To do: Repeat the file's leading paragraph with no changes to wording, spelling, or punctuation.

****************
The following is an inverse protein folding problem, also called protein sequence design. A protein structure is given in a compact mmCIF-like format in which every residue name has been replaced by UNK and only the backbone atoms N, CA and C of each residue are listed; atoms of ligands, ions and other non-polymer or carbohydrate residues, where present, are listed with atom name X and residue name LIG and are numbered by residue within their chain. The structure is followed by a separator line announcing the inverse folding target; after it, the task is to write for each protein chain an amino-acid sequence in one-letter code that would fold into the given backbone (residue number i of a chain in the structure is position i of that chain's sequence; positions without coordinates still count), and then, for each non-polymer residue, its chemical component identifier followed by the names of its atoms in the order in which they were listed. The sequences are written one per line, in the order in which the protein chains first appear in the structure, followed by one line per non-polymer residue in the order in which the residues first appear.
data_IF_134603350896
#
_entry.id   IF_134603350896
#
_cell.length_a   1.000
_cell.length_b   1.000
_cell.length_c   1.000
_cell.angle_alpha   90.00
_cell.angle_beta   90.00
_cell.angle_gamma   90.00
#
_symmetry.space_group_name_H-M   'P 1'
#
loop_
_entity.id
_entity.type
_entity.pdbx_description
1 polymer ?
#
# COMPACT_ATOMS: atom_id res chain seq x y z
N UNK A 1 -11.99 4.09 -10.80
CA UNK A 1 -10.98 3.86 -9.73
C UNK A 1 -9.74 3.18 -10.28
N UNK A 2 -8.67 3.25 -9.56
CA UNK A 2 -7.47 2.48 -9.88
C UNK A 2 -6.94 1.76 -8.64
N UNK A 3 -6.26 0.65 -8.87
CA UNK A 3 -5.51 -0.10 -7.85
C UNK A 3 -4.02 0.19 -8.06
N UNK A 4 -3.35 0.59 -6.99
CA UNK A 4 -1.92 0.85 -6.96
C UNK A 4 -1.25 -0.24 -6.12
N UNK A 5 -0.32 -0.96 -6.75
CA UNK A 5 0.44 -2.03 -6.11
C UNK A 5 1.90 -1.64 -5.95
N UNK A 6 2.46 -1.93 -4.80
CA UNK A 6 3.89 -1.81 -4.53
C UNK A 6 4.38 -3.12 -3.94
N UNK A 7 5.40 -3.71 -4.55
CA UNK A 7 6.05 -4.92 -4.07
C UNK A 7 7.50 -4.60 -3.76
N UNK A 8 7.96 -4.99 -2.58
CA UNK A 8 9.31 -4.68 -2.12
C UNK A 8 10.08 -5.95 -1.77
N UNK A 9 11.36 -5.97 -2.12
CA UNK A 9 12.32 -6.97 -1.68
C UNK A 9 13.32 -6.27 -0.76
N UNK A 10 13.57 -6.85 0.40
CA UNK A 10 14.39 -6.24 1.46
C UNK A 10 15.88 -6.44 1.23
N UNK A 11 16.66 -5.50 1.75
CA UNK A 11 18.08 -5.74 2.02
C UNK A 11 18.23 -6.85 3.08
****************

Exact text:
The following is an inverse protein folding problem, also called protein sequence design. A protein structure is given in a compact mmCIF-like format in which every residue name has been replaced by UNK and only the backbone atoms N, CA and C of each residue are listed; atoms of ligands, ions and other non-polymer or carbohydrate residues, where present, are listed with atom name X and residue name LIG and are numbered by residue within their chain. The structure is followed by a separator line announcing the inverse folding target; after it, the task is to write for each protein chain an amino-acid sequence in one-letter code that would fold into the given backbone (residue number i of a chain in the structure is position i of that chain's sequence; positions without coordinates still count), and then, for each non-polymer residue, its chemical component identifier followed by the names of its atoms in the order in which they were listed. The sequences are written one per line, in the order in which the protein chains first appear in the structure, followed by one line per non-polymer residue in the order in which the residues first appear.